If you go to the second floor of the National Museum of American History in Washington, D.C., youâll find a small room containing an 18th-century Bible whose pages are full of holes. They are carefully razor-cut empty spaces, so this was not an act of vandalism. It was, rather, a project begun by Thomas Jefferson when he was a mere 27 years old. Painstakingly removing those passages he thought reflected the actual teachings of Jesus of Nazareth, Jefferson literally cut and pasted them into a slimmer, different New Testament, and left behind the remnants (all on display until July 15). What did he edit out? He told us: âWe must reduce our volume to the simple evangelists, select, even from them, the very words only of Jesus.â He removed what he felt were the âmisconceptionsâ of Jesusâ followers, âexpressing unintelligibly for others what they had not understood themselves.â And it wasnât hard for him....
Christianity has never been in crisis; that which not Christianity is in crisis and always shall be. "No weapon that is formed against thee shall prosper; and every tongue that shall rise against thee in judgment thou shalt condemn. This is the heritage of the servants of the Lord, and their righteousness is of me, saith the Lord. "(Isaiah 54:17 KJV)
Jim Lincoln wrote: Not too many people in Thomas Jefferson's day called him a Christian he was a deist. He didn't believe in any miracles, and from this article he could almost belong to that group--a very misguided group--called, Red-Letter Christians.
I read the article and would have to agree, Jim. Sullivan, whom I assumed is a Catholic, seems to advocate a socio-political gospel which is nothing more than the liberal RC gospel of a lifetime of good works (of the law) in the hope of meriting salvation which negates Jesus' ultimate work of laying down His life for the sheep that the righteousness of God without the law might be revealed.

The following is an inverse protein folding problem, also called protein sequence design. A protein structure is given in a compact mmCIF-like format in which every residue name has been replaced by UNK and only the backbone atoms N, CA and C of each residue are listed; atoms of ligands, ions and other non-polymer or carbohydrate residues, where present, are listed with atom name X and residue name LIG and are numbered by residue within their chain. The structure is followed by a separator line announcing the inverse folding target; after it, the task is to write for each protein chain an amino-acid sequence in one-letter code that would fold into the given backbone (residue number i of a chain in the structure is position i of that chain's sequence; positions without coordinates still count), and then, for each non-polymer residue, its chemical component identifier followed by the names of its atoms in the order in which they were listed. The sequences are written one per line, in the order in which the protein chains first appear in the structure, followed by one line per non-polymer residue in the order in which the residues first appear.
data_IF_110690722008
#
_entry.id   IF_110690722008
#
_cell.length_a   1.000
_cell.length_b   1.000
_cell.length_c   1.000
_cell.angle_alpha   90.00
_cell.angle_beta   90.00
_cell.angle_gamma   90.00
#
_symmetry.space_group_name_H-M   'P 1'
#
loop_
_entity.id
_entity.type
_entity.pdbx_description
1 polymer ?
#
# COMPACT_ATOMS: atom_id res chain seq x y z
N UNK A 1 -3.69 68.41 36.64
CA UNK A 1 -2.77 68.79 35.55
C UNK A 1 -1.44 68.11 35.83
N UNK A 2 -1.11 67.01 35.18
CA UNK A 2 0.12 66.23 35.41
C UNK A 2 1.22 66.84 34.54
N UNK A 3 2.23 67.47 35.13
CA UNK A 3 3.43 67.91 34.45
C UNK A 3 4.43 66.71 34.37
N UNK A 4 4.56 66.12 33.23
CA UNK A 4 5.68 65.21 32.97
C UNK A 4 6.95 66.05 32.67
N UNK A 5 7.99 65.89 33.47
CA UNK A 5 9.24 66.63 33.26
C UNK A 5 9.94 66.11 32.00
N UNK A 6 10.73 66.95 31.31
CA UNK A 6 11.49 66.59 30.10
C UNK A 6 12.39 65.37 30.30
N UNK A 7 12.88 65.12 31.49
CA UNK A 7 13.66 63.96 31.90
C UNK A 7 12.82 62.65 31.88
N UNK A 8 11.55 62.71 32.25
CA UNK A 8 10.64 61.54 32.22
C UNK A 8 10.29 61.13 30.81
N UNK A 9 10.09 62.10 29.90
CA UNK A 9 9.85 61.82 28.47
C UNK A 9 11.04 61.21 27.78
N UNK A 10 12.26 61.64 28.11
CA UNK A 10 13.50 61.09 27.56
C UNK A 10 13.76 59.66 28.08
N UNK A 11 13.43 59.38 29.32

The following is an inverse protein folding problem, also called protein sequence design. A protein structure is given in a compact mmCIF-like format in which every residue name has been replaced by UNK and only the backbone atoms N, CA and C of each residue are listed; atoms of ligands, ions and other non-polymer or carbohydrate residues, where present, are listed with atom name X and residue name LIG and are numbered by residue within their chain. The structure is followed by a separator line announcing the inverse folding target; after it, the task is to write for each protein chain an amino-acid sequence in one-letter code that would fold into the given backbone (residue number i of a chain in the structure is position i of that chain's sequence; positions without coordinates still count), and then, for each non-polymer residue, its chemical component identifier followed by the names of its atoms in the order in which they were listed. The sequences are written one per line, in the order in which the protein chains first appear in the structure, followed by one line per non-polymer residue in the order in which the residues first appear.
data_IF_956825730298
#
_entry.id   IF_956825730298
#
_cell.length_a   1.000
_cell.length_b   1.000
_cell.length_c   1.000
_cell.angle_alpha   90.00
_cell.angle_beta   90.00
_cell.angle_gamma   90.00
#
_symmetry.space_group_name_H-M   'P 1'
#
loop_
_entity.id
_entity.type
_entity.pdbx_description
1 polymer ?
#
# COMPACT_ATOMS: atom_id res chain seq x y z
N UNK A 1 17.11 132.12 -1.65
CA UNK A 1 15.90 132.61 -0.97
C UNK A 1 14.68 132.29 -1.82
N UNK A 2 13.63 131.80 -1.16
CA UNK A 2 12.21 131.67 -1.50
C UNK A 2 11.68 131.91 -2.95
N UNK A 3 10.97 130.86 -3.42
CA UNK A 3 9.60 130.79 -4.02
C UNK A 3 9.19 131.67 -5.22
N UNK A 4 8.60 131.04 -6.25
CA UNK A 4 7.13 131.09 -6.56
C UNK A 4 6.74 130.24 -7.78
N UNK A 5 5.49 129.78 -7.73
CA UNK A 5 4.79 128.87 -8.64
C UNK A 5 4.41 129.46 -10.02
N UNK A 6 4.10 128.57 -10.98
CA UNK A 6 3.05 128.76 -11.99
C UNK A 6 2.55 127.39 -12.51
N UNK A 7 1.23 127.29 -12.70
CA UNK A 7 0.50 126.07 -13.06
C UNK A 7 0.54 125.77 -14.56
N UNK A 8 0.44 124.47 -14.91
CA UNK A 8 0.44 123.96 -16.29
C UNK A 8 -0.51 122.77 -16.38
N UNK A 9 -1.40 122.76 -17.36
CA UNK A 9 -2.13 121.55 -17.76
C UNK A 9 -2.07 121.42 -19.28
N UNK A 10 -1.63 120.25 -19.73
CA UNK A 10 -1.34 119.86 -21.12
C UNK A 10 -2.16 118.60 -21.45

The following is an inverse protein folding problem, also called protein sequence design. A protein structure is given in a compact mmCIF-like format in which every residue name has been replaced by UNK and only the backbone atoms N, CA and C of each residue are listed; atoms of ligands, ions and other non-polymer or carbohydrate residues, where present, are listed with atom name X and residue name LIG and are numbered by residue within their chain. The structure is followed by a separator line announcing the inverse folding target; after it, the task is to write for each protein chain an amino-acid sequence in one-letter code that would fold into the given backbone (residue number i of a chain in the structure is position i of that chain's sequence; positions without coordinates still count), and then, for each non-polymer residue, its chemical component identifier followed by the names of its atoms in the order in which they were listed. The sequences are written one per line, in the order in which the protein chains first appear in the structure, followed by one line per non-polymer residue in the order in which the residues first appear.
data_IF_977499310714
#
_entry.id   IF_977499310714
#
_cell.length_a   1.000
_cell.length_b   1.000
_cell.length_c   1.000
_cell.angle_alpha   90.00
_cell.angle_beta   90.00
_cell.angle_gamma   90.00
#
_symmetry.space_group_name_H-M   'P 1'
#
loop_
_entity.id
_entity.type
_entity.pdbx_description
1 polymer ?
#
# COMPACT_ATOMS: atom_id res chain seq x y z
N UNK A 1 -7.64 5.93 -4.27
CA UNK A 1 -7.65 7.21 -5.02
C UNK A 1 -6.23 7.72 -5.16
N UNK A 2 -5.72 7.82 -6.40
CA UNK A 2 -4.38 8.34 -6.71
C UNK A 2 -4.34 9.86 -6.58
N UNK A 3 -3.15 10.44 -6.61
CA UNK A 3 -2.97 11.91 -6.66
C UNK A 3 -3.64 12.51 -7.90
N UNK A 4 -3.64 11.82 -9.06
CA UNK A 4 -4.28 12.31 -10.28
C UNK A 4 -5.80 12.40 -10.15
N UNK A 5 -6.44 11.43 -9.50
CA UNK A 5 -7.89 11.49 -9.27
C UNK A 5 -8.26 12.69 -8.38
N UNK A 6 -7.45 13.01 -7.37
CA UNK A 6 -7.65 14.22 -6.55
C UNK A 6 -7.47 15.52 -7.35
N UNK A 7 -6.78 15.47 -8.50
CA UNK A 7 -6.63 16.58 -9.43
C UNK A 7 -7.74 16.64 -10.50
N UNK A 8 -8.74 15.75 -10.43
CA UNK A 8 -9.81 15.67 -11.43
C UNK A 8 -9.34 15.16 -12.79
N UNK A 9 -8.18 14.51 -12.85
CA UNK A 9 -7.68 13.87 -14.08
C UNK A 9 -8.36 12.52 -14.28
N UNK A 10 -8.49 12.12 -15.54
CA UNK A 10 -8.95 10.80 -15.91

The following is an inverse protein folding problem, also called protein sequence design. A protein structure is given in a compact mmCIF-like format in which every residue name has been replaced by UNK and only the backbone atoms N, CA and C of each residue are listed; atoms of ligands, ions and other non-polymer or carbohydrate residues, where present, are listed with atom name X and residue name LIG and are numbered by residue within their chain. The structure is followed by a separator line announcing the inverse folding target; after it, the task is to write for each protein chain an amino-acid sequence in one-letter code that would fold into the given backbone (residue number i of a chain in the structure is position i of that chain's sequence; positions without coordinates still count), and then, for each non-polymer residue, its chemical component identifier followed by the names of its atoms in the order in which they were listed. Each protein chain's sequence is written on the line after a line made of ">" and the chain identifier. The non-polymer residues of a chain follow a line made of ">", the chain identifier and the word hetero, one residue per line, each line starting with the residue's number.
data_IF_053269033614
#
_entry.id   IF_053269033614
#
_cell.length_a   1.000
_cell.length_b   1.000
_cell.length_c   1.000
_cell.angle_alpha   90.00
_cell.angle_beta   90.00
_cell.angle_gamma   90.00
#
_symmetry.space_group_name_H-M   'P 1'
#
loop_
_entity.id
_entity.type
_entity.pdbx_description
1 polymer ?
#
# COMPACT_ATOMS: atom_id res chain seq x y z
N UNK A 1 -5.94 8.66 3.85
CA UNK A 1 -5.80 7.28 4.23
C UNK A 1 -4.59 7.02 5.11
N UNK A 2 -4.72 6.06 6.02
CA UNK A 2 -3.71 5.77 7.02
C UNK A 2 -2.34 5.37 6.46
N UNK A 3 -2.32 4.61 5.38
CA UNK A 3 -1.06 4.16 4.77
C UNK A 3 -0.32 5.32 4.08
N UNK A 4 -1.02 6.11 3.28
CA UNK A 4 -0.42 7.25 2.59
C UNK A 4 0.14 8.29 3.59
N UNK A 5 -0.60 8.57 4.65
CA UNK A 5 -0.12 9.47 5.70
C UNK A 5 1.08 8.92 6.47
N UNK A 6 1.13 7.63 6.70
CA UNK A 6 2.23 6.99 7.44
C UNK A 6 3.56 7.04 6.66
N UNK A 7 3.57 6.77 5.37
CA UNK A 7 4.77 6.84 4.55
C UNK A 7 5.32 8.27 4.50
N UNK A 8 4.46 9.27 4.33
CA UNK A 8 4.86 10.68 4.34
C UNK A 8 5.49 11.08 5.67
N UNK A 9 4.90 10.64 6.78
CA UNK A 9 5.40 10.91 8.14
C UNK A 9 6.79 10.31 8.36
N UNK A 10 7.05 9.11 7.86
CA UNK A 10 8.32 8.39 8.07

I think what Sullivan was saying is that in England, 'Roman Catholicsm is in crisis' which is neither here nor there as far as Christians and God's kingdom is concerned.
â...Others defend a rigid biblical literalism, adamantly wishing away a century and a half of scholarship that has clearly shown that the canonized Gospels were written decades after Jesusâ ministry, and are copies of copies of stories told by those with fallible memory. Still others insist that the earth is merely 6,000 years oldâsomething we now know by the light of reason and science is simply untrue.â
â...this sheer Christianity, seeking truth without the expectation of resolution...â
Sullivan (a homosexual Catholic NR contributor) says all this, yet wants some sort of Christianity just the same. But how so? If there is no truth to be found in it, why is it worth the trouble then? I think he's an atheist, but simply afraid to admit it.
Hudson Taylor wrote: The inconsistencies of Christian people who, while professing to believe their Bibles, were yet content to live just as they would if there were no such Book, [has always] been one of the strongest arguments of my skeptical companions.
(Its a pretty good quote, though I had no idea who this fellow is. )
Not too many people in Thomas Jefferson's day called him a Christian he was a deist. He didn't believe in any miracles, and from this article he could almost belong to that group--a very misguided group--called, Red-Letter Christians. Many should listen to, The Believer and Politics.